Msgr. Joseph A. Pellegrino
30th Sunday of Ordinary Time: It’s the Law!
Everybody wants simple easy answers to their questions. Some answers can be found using Google, like what day of the week you were born. It is absolutely amazing how much information is available using any device connected to the internet. However, some answers cannot be found, like, “How do I keep a straight face when my wife asks me how those jeans look on her?”
Answers to the main questions of life cannot be Googled. Questions like, “Why do I exist? Why is their evil in the world?” Or even, “How do I raise this particularly difficult child?” do not have simple answers.
The Pharisees who questioned Jesus in today’s Gospel reading were trying to get him to give a simple answer to the question that the scholars of Hebrew law debated: “What is the greatest of the commandments?” There were 613 of them in Hebrew Scripture. Which was the most important?
Jesus responded to the lawyer’s question with two quotations from the Torah. The first quotation came from the Sacred Jewish Prayer called the Shema Israel. This was a prayer contained in the sixth chapter of the Book of Deuteronomy 6:5 and recited by pious Jews every morning and evening, "Hear this, O Israel, Shema Israel, God is One. You shall love your God with your whole heart, your whole soul and your whole mind." The second quotation came from the Book of Leviticus, 19:18, "You shall love your neighbor as yourself.” We can't just love God part time, we have to love Him with everything we have. We can't just be good to our neighbor sometimes, we have to be good to others always.
This was not the easy answer the lawyer was seeking. Jesus’ answer was not a particular law, not even two particular laws. His answer demanded a new lifestyle, a way of living that draws us so close to God that we become His presence for others.
The poet Maya Angelou was once asked what her lifetime goals were. She answered that she wanted to become a Christian. Maya Angelou was a Christian. Her point was that Christianity is an ongoing process of becoming. Everyday we take steps to becoming a Christian.
And everyday God uses people to find Him.
There is a story about a college girl who was in great distress because she had loss a sense of God in her life. Her grandmother was very much the spiritual leader of the family, so the girl visited her and complained, “Why doesn’t God let me feel His presence? If only I could feel Him and know that He has touched me.”
Her grandmother said, “Pray to God, right now. Close your eyes and pray to him. Ask Him to put out his hand and touch you. But no matter what happens, keep your eyes closed.” The girl closed her eyes and prayed fervently. Then she felt a hand on her hand. “He touched me. He touched me,” she cried out, her eyes still closed. Then she said, “Wait, this hand feels like your hand.”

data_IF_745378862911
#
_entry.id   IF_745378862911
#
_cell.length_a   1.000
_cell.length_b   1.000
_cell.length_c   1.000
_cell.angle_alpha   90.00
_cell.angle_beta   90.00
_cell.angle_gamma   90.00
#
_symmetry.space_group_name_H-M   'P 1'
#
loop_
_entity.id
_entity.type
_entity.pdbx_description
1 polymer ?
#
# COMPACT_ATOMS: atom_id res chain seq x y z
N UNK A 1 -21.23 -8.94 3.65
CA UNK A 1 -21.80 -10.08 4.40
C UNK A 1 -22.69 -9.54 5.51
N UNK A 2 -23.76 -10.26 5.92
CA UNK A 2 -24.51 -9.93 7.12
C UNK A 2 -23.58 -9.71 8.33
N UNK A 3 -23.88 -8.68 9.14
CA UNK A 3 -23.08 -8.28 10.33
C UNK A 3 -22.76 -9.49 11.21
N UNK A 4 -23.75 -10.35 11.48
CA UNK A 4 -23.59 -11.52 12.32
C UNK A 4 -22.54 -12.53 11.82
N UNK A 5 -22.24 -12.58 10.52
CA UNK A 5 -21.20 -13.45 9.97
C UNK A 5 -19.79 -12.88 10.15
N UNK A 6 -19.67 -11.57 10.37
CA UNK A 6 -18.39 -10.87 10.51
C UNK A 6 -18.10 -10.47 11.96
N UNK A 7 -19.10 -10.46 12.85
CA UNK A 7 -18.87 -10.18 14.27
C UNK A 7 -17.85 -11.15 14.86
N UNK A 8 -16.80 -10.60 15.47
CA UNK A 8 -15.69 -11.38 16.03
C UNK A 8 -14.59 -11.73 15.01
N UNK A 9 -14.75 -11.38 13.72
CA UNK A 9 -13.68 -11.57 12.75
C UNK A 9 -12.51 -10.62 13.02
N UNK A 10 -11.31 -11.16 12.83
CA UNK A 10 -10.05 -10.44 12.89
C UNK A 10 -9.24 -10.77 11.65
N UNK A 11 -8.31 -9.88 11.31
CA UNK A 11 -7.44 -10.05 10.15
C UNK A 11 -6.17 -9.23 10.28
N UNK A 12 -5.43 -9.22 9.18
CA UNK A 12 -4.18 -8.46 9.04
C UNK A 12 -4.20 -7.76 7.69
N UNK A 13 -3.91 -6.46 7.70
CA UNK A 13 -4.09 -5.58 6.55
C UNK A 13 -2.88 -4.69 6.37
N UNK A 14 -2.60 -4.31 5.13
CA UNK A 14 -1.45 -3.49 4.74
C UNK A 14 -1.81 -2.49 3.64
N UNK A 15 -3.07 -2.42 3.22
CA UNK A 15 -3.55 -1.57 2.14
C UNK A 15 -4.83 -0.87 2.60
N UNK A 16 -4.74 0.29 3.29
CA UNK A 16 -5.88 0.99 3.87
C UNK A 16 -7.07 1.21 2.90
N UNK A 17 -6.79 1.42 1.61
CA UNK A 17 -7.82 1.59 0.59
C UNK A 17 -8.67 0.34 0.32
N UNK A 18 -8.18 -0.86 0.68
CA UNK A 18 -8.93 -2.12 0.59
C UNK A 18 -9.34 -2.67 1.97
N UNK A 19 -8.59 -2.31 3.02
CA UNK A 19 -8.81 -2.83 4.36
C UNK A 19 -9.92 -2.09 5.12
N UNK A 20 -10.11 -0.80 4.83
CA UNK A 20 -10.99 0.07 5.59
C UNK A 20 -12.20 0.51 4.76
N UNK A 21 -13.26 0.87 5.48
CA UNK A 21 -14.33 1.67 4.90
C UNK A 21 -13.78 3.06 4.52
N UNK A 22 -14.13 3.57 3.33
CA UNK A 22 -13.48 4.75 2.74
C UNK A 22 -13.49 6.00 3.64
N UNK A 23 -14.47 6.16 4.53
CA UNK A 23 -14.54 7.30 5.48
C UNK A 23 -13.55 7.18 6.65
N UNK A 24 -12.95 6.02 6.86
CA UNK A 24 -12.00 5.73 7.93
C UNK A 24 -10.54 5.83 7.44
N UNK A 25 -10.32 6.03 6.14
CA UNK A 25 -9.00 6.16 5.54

“Of course it is my hand,” her grandmother said, “That’s how God works.” He takes the hand that is nearest and uses that.”
I want to speak with you about a saintly American woman whom God used to touch others in the normal, every day ways. Her name was Dorothy Day. She lived most of the last century from 1893 to 1980 and is sometimes called the saint of the third millennium. Dorothy did not begin her adult life as a holy person. She embraced the loose lifestyle of the Roaring Twenties and what was then the wild scene in Greenwich Village in New York City. She was no Mother Theresa. In fact, she was the antithesis of Mother Theresa.
But then Dorothy found God. Actually, He was always there. She just stopped shutting him out of her life. She became a fervent Catholic, a dedicated Christian. She led a reform within the establish Church of America to reach out to the poor, the needy and the desperate. She was a crusader for social justice, a pacifist and even an agitator, at least in those areas where she saw the local and national government existing only for itself.
There is talk Dorothy Day should be canonized, made a saint. She would have been completely repulsed by that thought. In fact, even during her life when people suggested that she would be made a saint by the church, she would say that she didn’t want to be dismissed so easily. After all, people tend to view saints as doing that which is beyond normal human life. She was really quite normal. She wanted normal people to join her in finding Christ in others. Her point was that there was nothing extraordinary in doing what she did. All she did was love God and love neighbor, and live the way every Christian should live. Still, she probably won’t get her way. I am sure that Pope Francis would love to tell her story to the whole world.
Just before the consecration in the Fourth Eucharistic Prayer we pray, “Having loved His Own who were in the World, Jesus Loved them to the very end.” He gave us his Body and Blood. He gave us His life. And He said, “Follow me. Love as I love.”
Which commandment is the greatest? “Don’t search scripture for a particular commandment,” Jesus responds. Instead combine the Shema Israel, “Love the Lord with your whole mind, your whole heart and your whole soul,” with the law of love in Leviticus, “Love your neighbor as yourself.” This is a lifestyle, not a commandment.
We pray today that we might love God so deeply that we will have no choice but to bring God’s love to those around us.